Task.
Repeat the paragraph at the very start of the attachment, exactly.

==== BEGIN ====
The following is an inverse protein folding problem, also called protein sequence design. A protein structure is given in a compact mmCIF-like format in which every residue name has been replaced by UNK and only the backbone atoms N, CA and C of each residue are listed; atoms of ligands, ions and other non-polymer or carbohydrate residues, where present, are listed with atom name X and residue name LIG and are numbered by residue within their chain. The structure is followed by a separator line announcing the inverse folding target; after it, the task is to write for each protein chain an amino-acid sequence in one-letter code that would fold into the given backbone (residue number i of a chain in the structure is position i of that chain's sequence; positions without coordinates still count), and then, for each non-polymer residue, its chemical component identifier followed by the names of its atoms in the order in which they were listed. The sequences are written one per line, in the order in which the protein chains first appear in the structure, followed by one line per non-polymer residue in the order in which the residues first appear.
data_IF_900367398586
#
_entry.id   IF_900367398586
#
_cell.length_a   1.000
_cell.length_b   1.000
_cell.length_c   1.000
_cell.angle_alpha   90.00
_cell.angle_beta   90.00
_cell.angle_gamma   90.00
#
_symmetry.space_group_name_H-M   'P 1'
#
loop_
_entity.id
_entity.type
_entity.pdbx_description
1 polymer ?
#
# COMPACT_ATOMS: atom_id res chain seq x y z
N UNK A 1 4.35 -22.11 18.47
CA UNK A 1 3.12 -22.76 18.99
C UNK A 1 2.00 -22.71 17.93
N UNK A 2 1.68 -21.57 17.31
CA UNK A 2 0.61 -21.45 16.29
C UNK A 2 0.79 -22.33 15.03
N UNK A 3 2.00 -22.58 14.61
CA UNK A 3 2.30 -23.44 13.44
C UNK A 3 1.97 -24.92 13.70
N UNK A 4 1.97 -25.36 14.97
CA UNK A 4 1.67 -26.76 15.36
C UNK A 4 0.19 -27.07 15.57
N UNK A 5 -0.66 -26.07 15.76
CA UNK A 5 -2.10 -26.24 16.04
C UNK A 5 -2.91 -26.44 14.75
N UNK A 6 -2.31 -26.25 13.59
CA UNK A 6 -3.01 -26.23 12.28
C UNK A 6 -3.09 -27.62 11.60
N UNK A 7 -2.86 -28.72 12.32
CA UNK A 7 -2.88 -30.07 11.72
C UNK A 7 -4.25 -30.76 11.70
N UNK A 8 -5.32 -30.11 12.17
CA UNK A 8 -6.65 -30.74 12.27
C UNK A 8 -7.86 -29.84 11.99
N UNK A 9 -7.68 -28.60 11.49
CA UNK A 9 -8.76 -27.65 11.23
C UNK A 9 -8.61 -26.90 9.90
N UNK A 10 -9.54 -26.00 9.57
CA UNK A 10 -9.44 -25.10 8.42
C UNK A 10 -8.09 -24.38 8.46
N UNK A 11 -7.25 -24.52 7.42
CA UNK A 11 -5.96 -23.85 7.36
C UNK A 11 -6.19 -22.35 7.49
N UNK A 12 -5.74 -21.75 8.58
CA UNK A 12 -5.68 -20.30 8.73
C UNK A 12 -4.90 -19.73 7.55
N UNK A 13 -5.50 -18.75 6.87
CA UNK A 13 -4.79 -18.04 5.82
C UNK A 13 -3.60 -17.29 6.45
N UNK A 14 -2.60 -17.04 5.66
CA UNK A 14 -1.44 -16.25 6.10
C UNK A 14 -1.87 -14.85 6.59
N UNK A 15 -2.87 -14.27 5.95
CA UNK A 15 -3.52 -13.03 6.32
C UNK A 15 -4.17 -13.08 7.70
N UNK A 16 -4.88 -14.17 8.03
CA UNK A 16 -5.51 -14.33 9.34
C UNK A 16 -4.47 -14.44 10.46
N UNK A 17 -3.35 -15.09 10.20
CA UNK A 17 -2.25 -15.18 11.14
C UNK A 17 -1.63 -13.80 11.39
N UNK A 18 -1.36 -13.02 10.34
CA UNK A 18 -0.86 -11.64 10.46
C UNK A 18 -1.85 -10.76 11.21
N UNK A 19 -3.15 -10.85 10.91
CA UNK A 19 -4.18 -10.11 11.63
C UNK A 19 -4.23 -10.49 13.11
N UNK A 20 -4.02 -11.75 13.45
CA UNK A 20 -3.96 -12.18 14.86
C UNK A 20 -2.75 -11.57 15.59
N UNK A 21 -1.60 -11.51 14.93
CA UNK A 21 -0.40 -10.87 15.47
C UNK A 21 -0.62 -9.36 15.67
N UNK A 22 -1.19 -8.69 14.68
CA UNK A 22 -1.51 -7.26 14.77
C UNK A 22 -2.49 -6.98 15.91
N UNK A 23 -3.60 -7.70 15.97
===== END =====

The following is an inverse protein folding problem, also called protein sequence design. A protein structure is given in a compact mmCIF-like format in which every residue name has been replaced by UNK and only the backbone atoms N, CA and C of each residue are listed; atoms of ligands, ions and other non-polymer or carbohydrate residues, where present, are listed with atom name X and residue name LIG and are numbered by residue within their chain. The structure is followed by a separator line announcing the inverse folding target; after it, the task is to write for each protein chain an amino-acid sequence in one-letter code that would fold into the given backbone (residue number i of a chain in the structure is position i of that chain's sequence; positions without coordinates still count), and then, for each non-polymer residue, its chemical component identifier followed by the names of its atoms in the order in which they were listed. The sequences are written one per line, in the order in which the protein chains first appear in the structure, followed by one line per non-polymer residue in the order in which the residues first appear.